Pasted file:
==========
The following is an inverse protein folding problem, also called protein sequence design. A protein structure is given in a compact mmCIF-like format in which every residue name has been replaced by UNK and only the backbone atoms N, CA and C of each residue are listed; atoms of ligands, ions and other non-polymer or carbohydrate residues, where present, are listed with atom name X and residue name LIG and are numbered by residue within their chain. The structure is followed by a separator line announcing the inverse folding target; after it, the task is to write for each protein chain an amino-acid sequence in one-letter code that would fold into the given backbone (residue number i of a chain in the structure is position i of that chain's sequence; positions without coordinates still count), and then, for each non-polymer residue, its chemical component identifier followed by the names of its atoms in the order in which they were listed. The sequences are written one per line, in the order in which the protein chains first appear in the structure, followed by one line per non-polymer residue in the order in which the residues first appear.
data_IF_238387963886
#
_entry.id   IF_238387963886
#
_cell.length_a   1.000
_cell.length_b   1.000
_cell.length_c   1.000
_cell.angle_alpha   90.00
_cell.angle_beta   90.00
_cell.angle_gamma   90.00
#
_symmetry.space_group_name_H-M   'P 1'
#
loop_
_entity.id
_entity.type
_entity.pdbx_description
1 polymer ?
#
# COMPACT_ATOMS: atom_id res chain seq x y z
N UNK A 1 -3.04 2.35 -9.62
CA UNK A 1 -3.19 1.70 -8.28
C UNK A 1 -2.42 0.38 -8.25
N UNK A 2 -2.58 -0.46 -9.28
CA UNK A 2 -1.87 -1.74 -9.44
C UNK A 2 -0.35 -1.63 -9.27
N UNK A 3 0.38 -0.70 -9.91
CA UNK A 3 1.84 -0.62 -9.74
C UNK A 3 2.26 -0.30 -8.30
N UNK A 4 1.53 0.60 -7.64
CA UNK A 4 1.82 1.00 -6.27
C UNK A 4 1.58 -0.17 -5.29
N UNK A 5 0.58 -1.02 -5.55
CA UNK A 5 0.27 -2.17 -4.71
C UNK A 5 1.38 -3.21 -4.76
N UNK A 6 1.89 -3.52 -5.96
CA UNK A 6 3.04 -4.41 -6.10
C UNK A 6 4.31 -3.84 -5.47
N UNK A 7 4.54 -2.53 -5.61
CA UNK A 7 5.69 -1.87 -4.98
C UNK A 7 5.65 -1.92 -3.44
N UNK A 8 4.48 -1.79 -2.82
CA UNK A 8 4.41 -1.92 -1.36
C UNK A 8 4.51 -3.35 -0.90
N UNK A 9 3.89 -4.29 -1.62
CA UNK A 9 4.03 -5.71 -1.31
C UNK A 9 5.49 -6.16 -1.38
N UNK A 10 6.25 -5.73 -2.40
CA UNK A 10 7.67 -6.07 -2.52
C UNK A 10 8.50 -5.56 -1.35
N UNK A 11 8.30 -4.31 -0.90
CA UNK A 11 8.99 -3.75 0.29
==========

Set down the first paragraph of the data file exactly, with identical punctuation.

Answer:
The following is an inverse protein folding problem, also called protein sequence design. A protein structure is given in a compact mmCIF-like format in which every residue name has been replaced by UNK and only the backbone atoms N, CA and C of each residue are listed; atoms of ligands, ions and other non-polymer or carbohydrate residues, where present, are listed with atom name X and residue name LIG and are numbered by residue within their chain. The structure is followed by a separator line announcing the inverse folding target; after it, the task is to write for each protein chain an amino-acid sequence in one-letter code that would fold into the given backbone (residue number i of a chain in the structure is position i of that chain's sequence; positions without coordinates still count), and then, for each non-polymer residue, its chemical component identifier followed by the names of its atoms in the order in which they were listed. The sequences are written one per line, in the order in which the protein chains first appear in the structure, followed by one line per non-polymer residue in the order in which the residues first appear.